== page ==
The heat wave has broken, the haze has cleared, and I wake to a glorious late spring morning. It is not just the rejuvenating weather that makes me smile. It is my first distribution of vegetables at Restoration Farm and the abundance of fresh spring greens brings a sense of renewal and promise as well.
I arrive early to help with the morning harvest. I am more experienced after several years as a CSA member, but there is more I can do. I am committed to helping more at the farm this season, learning about pasture raised chickens and fresh herbs, cooking more kale in creative ways and getting to know more of the volunteers who make up the community.
I always enjoy chatting with head grower Dan Holmes to get insights into the rhythms of the farm. The addition of animals has changed the pace. There are more people passing through, and there’s a level of excitement. And he, as the farmer, is constantly gauging and assessing and building on the collective events and experiences that take root in the soil. The farm is ever a work in progress.
Dan pairs me up with Leslie, a regular volunteer, and we begin to harvest spinach. I’ve never picked spinach before, and Leslie teaches me that you pick the large, outer leaves, allowing the new leaves to fill in the center of the plant. I learn that Leslie has a brick oven, loves to read books about food, and wants to learn more about baking bread. We agree to compare notes. A warm breeze buffets the field, tugging at my t-shirt as I stoop to gather spinach. In a short time, we have filled four milk crates with luscious green leaves.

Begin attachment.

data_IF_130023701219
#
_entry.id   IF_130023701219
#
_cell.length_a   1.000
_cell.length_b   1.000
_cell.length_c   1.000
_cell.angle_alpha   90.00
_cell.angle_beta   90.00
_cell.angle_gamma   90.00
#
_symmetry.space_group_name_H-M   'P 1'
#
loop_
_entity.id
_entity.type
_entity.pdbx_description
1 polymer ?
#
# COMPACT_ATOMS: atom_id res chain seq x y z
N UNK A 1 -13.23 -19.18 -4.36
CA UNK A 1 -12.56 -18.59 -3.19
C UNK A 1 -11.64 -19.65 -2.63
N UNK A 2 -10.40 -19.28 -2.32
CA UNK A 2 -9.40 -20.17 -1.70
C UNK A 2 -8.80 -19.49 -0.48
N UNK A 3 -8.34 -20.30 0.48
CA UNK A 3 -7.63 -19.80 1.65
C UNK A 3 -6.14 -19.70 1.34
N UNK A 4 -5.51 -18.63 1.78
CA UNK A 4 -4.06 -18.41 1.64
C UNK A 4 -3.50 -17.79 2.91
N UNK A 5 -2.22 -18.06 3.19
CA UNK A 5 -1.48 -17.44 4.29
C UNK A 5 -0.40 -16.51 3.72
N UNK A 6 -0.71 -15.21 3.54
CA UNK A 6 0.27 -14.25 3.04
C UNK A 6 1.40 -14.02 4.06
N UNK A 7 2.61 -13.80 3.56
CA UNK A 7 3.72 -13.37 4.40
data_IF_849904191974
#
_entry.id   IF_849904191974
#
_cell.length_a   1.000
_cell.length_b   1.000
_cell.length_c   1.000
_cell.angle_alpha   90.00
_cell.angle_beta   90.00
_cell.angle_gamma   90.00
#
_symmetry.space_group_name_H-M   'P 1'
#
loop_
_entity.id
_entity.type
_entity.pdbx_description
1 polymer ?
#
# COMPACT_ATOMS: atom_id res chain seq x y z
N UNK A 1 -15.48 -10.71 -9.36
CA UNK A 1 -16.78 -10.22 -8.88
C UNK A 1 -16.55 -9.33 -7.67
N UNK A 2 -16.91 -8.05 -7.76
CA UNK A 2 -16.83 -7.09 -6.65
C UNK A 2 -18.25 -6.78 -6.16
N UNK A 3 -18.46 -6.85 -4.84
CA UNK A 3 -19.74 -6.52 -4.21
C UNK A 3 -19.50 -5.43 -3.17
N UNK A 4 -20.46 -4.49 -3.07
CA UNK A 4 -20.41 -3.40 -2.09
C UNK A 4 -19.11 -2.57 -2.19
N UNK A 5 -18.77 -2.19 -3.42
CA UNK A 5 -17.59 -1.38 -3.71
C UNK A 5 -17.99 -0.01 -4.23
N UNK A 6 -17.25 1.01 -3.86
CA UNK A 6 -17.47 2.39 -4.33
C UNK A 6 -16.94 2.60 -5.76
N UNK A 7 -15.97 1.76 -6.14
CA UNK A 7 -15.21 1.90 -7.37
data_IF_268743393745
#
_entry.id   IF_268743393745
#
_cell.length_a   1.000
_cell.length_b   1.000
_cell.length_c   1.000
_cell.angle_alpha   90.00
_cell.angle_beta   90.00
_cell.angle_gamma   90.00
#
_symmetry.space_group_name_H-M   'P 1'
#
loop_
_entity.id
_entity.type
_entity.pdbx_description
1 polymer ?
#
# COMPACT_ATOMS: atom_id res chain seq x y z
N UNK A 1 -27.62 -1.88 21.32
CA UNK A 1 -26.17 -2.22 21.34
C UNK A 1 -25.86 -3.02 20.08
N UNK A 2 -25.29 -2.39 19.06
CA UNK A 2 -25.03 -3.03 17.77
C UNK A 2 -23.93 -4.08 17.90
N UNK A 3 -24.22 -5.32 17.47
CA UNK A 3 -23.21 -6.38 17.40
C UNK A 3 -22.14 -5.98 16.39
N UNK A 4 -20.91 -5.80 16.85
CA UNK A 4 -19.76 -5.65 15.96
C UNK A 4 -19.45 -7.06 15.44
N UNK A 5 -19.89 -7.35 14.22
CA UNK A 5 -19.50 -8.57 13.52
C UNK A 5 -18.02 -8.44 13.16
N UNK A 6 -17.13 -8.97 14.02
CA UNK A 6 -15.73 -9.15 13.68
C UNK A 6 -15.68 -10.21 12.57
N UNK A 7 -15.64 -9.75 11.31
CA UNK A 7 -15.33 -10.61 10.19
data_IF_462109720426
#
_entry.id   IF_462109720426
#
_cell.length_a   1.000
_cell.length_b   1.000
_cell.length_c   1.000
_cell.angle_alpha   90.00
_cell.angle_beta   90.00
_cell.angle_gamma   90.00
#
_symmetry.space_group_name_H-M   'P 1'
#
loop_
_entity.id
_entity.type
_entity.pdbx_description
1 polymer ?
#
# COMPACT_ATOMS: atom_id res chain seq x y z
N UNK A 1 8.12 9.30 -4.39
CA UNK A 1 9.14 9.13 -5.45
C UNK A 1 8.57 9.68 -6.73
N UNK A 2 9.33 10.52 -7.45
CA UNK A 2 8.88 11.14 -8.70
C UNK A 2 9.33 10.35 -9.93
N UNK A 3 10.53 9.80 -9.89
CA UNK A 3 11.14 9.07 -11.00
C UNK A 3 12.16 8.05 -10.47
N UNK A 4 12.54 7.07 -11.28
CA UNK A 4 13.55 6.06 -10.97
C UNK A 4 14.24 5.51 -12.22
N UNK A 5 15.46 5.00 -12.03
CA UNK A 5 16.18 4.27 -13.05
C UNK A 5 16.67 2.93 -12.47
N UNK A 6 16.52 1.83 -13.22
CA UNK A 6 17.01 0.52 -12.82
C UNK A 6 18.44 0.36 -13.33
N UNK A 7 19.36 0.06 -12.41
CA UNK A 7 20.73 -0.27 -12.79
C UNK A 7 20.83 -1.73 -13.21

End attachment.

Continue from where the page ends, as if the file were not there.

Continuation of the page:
Next we are joined by Dennis and move to the field of kale and Swiss chard.
We pluck the leaves and gather them into large bouquets for the afternoon distribution.We take a jaunty ride on the back hatch of the truck to the garlic field at the north end of the historic village. I haven’t visited the field since last October when we planted hundreds of cloves. Now, the tall green shoots are waist high. We harvest the long curly garlic scapes at the center of each cluster. My fingers are fragrant with garlic.
Our pastured chickens are showing great progress. I’m amazed at how quickly they’ve grown in a few short weeks, simply by foraging in the fields.
There is an unexpected pleasure. While they weren’t anticipated for a week or two, the strawberries in the Sweet Field have ripened quickly in the past several days. I eat my first warm, juicy berry in the field and leave with a brimming quart of dazzling red fruit.
At the afternoon distribution the tables are a vision of greens.
For my evening meal, I celebrate the first spring harvest with an enormous just-picked salad of fresh spinach leaves garnished with orange slices, red onion and hard cooked egg. I eat the strawberries for dessert, au natural.
Greetings to the 2011 growing season at Restoration Farm. It feels just like a warm and welcoming spring sunrise.
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